Sounds to me like Jesus is not only working to shore up the institution of marriage, but also grounding it in the will of God from the very beginning. I don’t think this is a stretch. Nor is it some esoteric teaching. Yes, Christianity sought to get outside the tribe, to build a community without borders or bloodlines. But that doesn’t mean they sought to do away with marriage, does it? Wife-swapping, communal child-rearing, etc.? I mean, maybe it’s true, but the Scripture cited doesn’t show it.]

St. Paul decreed, in his First Letter to the Corinthians, “It is good for a man not to touch a woman,” and said he wished “that all men were even as I myself”—celibate. “If they cannot contain,” Paul conceded, “let them marry: for it is better to marry than to burn.” This is, as Gilbert notes, “perhaps the most begrudging endorsement of matrimony in human history.”

[Again, true enough. But Paul also said a few other things about marriage. Some of those things are also fraught with difficulty, but there is this:

“Husbands, love your wives, just as Christ loved the church and gave himself up for her to make her holy, cleansing her by the washing with water through the word, and to present her to himself as a radiant church, without stain or wrinkle or any other blemish, but holy and blameless. In this same way, husbands ought to love their wives as their own bodies. He who loves his wife loves himself. After all, no one ever hated his own body, but he feeds and cares for it, just as Christ does the church— for we are members of his body. ‘For this reason a man will leave his father and mother and be united to his wife, and the two will become one flesh.’ This is a profound mystery—but I am talking about Christ and the church. However, each one of you also must love his wife as he loves himself, and the wife must respect her husband.”

I mean, the Catholic Church, which is still the largest Christian denomination going, goes so far as to call marriage a sacrament, a visible sign of God’s grace. That’s a long way from “marriage fell from grace.” Sort of the opposite, really.]


You know what? That’s probably more than enough. From there, Levy notes the elasticity of the concept of marriage, and cites examples from Eskimos to Ancient Greece to Iran to 19th-century China. She does not pay any particular attention to Christian Europe. She doesn’t have to, because she’s already shown that Christianity doesn’t really have much interest in marriage. The rest is worth reading, to be sure – go check it out. But I’m gonna spill the final line, if only for the way it illuminates Levy’s general sense of the question: “Marrying for money hasn’t exactly gone out of fashion, but generally we are not engaging in strategic dynastic mergers. And in contemporary America we no longer need to get married to produce additional farmhands. So what’s the point?” Indeed. Here’s an idea: instead of finishing with that as a rhetorical question, why not start with it as a real one? There are, after all, a few married people out there who might be able to furnish a reply.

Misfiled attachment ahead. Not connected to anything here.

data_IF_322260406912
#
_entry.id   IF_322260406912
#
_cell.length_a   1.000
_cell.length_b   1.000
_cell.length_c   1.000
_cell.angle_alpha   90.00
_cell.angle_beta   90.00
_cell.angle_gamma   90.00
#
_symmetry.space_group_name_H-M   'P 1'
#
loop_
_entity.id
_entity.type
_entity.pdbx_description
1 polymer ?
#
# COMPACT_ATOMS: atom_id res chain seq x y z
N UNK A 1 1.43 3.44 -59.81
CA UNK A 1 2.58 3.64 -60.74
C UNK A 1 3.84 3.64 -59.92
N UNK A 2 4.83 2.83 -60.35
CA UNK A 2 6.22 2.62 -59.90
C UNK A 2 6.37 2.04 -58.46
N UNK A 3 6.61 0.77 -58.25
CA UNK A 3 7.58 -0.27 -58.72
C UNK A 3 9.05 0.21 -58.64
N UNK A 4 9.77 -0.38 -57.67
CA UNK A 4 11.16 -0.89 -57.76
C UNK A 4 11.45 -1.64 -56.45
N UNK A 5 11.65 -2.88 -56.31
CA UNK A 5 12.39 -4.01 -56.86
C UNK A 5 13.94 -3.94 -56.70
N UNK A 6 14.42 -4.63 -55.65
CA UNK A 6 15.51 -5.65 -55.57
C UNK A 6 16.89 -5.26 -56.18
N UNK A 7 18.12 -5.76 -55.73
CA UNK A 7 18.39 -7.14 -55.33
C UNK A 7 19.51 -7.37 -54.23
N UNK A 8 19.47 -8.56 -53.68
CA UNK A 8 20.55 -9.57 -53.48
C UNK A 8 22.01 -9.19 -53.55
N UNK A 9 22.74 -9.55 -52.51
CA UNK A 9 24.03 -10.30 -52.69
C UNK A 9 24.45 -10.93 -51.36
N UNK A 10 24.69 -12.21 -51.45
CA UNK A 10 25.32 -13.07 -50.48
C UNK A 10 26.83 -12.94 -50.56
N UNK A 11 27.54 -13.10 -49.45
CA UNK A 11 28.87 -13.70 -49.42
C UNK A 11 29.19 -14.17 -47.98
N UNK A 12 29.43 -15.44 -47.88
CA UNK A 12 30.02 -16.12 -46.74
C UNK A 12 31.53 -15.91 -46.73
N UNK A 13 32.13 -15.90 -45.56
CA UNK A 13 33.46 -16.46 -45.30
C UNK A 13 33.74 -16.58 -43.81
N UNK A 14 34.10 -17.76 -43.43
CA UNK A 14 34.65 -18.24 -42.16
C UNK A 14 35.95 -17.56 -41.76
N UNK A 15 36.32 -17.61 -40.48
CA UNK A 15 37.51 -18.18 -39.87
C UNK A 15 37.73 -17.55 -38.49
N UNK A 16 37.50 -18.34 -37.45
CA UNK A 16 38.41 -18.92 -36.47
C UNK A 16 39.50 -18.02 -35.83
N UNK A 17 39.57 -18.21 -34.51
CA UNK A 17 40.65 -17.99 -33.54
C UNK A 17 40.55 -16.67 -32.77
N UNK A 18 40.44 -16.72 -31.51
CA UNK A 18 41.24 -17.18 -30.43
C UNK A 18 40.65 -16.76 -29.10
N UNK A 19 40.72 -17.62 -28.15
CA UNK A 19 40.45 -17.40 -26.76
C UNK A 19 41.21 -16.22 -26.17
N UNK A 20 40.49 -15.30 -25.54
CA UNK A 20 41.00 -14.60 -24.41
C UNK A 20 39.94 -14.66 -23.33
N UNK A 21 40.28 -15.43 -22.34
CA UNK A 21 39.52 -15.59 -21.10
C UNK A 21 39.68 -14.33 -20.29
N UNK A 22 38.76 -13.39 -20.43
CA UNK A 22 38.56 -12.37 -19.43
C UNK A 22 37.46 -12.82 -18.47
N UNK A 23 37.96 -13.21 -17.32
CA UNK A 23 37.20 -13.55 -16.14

Okay, okay – to be fair, Levy asks that rhetorical after pointing to evidence that marriage does not make women happier. But to my mind, that just makes the question more interesting and less rhetorical.


  1. Matthew,

    I didn't finish this tidbit, as it had too much tid and not enough bit.

    But what I find interesting about these cultural Marxists is that they haven't really done anything new or more than dear ol' Uncle Karl had originally proposed.

    Still playing 8-tracks, in other words, in an I-Pod world.

    Recall it was Uncle Karl who used the Holy Family (sans divinity) as his model for the Communist state.

    Which is all a kind of way to say that Liberals are self-destructive, self-loathing and selfish.



  2. Matthew Lickona says

    Everyone's a critic. But when JOB hits me with a too long/didn't read, I know I'm in trouble. Guess it's too early to go retro. Back to Twitter!

  3. Matthew,

    Pshaw! No, I READ all your comments – but a body can only hear someone insulting his mother for so long, dig?

    I LIKE the long reads – and you go right ahead and keep it up or I WON'T remain Godsbody's alter-ego (Devilsoul?). …

    Peace out, man.


  4. I took JOB's comment about too much tid and not enough bit to refer to Levy's piece — an assessment I fully agree with.

    Meghan Cox Gurdon had a good review of Gilbert's book in today's WSJ. I'm grateful for the reviews; the book itself sounds too tiresome to wade through.